20

The cases relied upon by the defendant differ from the present case. In United States v. Fields, 466 F.2d 119 (2d Cir. 1972), and United States v. Clark, 475 F.2d 240 (2d Cir. 1973), the erroneous circumstantial evidence instructions were prejudicial because of the likelihood of their misleading the jury as to the proof required to establish specific elements of the crimes charged. That was not the case here. The elements of the offense were clearly stated in the instructions, with particular emphasis on the necessity to prove specific intent.

21

The judgment of the district court is affirmed.

*

The Honorable S. Arthur Spiegel, Judge, United States District Court for the Southern District of Ohio, sitting by designation

1

§ 1503. Influencing or injuring officer, juror or witness generally

Whoever corruptly, or by threats or force, or by any threatening letter or communication, endeavors to influence, intimidate, or impede any witness, in any court of the United States or before any United States magistrate or other committing magistrate, or any grand or petit juror, or officer in or of any court of the United States, or officer who may be serving at any examination or other proceeding before any United States magistrate or other committing magistrate, in the discharge of his duty, or injures any party or witness in his person or property on account of his attending or having attended such court or examination before such officer, magistrate, or other committing magistrate, or on account of his testifying or having testified to any matter pending therein, or injures any such grand or petit juror in his person or property on account of any verdict or indictment assented to by him, or on account of his being or having been such juror, or injures any such officer, magistrate, or other committing magistrate in his person or property on account of the performance of his official duties, or corruptly or by threats or force, or by any threatening letter or communication, influences, obstructs, or impedes, or endeavors to influence, obstruct, or impede, the due administration of justice, shall be fined not more than $5,000 or imprisoned not more than five years or both.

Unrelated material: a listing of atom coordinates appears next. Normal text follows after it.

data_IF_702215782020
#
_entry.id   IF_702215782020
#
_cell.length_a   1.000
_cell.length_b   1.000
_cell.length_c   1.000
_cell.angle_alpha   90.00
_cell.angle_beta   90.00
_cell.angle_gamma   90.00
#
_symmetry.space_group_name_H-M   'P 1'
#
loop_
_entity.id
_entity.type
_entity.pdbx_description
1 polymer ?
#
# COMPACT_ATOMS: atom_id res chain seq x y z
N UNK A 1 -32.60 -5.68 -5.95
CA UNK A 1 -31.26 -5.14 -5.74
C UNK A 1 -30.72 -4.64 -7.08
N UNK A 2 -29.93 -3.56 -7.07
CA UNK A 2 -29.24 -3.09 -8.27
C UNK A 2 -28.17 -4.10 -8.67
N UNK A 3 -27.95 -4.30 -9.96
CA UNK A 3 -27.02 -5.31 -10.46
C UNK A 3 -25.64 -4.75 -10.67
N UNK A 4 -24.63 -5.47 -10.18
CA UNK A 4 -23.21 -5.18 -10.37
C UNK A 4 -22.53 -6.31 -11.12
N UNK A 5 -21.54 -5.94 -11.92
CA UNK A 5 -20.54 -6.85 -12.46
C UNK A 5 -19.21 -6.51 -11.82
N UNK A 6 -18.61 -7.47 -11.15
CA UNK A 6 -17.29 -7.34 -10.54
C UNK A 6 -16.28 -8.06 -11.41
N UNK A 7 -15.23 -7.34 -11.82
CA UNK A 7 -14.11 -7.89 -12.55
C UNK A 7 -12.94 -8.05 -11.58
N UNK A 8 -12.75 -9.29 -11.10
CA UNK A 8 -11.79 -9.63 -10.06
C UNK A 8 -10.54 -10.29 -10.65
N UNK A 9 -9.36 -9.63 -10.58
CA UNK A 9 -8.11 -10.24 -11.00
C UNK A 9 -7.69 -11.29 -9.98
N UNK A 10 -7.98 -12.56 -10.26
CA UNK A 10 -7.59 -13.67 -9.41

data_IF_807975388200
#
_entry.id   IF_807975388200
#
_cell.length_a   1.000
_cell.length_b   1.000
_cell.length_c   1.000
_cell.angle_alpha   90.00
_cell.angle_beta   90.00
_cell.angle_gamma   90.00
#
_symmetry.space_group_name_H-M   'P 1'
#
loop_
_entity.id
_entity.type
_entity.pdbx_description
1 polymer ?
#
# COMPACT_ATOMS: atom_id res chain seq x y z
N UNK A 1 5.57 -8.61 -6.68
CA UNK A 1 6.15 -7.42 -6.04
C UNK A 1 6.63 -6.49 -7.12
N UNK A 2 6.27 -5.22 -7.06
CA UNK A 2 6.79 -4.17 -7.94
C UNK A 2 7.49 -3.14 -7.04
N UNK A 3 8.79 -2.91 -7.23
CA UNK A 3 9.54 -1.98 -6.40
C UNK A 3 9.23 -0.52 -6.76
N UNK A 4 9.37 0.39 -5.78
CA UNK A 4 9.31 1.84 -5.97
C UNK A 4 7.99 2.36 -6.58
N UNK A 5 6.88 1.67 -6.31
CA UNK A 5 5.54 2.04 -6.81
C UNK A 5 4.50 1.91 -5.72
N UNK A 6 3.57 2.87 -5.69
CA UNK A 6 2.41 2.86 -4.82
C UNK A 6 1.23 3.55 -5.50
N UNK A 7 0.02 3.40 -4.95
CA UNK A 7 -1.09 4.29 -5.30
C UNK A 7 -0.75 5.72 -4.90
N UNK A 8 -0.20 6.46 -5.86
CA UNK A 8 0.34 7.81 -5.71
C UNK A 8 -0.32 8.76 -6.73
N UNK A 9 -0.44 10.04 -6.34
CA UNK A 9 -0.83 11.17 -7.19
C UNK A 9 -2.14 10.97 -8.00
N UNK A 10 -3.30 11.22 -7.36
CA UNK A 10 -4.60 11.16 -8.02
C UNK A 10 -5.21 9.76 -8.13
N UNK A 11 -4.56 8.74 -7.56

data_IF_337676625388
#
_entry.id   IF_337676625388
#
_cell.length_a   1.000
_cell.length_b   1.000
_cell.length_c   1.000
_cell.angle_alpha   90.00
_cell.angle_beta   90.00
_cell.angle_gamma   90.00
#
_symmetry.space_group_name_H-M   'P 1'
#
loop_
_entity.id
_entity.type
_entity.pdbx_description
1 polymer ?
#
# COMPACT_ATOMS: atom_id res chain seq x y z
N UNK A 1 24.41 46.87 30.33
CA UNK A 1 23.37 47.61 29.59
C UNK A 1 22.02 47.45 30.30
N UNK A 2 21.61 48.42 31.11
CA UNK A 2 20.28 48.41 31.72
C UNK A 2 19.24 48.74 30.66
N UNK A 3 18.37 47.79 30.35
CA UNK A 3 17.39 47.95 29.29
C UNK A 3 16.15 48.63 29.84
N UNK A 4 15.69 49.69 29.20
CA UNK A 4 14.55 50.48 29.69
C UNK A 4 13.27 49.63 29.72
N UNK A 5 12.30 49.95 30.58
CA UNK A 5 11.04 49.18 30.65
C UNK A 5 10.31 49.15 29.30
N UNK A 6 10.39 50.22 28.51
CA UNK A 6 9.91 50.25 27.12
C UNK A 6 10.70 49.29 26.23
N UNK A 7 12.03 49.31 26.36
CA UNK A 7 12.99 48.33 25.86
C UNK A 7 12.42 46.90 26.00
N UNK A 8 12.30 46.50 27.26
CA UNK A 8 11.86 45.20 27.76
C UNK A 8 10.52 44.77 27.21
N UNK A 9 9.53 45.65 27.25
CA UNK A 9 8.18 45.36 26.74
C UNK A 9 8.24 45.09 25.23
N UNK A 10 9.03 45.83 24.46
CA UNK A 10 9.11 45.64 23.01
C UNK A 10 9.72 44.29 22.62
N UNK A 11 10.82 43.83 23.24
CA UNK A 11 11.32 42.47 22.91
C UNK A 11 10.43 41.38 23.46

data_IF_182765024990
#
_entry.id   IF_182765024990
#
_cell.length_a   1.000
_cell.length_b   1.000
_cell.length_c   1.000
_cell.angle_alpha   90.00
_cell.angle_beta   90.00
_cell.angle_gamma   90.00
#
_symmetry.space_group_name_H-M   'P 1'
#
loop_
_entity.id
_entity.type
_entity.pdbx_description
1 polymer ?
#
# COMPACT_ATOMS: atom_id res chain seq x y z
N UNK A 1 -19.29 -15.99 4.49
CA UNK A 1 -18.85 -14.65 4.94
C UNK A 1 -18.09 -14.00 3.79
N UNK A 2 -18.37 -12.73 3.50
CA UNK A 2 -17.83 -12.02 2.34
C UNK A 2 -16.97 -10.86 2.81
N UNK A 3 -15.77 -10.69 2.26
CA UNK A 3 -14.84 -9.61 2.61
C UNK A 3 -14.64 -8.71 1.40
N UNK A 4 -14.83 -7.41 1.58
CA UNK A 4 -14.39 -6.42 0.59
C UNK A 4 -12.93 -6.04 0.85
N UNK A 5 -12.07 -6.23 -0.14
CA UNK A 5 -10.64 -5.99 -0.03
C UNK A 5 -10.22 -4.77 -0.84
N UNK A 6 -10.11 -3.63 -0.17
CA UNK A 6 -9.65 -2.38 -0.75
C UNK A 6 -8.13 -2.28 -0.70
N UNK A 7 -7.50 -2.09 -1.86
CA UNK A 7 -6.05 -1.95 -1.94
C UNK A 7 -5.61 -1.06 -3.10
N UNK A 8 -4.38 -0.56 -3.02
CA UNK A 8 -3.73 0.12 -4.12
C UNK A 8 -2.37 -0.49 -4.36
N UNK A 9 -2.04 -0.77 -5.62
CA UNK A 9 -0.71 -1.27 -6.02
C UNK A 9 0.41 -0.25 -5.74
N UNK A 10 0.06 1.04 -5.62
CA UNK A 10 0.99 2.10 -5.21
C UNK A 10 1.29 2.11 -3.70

2

E. g., 18 U.S.C. § 1504 (influencing juror by writing); § 1506 (theft or alteration of record or process); § 1510 (obstruction of criminal investigations by, inter alia, bribery of or misrepresentations to a criminal investigator)

3

Quoted from National Bank of Commerce v. Estate of Ripley, 161 Mo. 126, 131, 61 S.W. 587, 588 (1901)